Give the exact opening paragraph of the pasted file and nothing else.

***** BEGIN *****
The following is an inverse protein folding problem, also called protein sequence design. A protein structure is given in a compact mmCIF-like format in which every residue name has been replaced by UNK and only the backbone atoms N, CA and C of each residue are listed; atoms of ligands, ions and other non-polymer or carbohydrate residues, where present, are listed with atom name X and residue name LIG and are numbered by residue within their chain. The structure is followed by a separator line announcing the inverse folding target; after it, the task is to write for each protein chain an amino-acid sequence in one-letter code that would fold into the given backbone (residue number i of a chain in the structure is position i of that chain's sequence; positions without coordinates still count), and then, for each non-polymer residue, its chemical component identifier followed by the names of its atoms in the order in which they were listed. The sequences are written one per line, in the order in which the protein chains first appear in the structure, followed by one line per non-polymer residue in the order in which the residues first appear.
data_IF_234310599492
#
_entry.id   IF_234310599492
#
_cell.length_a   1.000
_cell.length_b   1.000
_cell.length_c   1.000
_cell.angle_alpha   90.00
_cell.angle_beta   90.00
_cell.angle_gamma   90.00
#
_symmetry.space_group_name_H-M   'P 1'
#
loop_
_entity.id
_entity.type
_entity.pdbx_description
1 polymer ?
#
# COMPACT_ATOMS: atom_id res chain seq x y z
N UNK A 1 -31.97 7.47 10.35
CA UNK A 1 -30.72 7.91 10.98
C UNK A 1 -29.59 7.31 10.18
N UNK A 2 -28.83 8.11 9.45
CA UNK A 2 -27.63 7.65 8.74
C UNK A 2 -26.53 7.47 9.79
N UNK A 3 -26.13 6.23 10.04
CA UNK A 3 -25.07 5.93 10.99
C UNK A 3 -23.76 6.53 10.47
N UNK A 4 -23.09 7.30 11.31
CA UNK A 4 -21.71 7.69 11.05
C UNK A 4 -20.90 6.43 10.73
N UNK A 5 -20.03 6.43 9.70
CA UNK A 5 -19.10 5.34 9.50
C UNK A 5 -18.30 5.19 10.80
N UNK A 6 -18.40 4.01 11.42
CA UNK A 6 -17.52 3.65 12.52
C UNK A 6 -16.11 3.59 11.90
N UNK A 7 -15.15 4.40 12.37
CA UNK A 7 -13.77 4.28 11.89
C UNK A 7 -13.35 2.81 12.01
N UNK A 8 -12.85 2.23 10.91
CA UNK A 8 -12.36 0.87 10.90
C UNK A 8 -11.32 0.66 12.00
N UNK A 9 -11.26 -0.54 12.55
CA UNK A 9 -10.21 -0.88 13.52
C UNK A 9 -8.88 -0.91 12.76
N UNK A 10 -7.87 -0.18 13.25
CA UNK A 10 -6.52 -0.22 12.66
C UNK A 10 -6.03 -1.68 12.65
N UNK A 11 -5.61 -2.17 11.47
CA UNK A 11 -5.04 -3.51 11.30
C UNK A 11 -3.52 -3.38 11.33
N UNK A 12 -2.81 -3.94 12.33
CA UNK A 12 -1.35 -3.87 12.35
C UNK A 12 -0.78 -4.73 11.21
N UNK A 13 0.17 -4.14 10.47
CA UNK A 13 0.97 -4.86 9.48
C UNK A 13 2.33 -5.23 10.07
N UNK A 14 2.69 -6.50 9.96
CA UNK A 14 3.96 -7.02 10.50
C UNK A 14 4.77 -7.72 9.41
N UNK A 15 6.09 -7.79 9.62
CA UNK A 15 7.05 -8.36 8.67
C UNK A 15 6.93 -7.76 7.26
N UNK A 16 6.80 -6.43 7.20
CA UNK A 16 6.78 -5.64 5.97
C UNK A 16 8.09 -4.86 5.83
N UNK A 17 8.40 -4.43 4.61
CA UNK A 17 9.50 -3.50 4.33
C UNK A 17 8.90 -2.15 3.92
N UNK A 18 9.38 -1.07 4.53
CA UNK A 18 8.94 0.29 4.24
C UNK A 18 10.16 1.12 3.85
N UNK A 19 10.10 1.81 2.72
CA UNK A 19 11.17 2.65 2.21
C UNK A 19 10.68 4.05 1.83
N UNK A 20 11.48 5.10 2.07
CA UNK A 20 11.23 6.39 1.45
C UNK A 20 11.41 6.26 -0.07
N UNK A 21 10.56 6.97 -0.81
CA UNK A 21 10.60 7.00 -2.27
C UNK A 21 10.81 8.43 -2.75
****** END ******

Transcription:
The following is an inverse protein folding problem, also called protein sequence design. A protein structure is given in a compact mmCIF-like format in which every residue name has been replaced by UNK and only the backbone atoms N, CA and C of each residue are listed; atoms of ligands, ions and other non-polymer or carbohydrate residues, where present, are listed with atom name X and residue name LIG and are numbered by residue within their chain. The structure is followed by a separator line announcing the inverse folding target; after it, the task is to write for each protein chain an amino-acid sequence in one-letter code that would fold into the given backbone (residue number i of a chain in the structure is position i of that chain's sequence; positions without coordinates still count), and then, for each non-polymer residue, its chemical component identifier followed by the names of its atoms in the order in which they were listed. The sequences are written one per line, in the order in which the protein chains first appear in the structure, followed by one line per non-polymer residue in the order in which the residues first appear.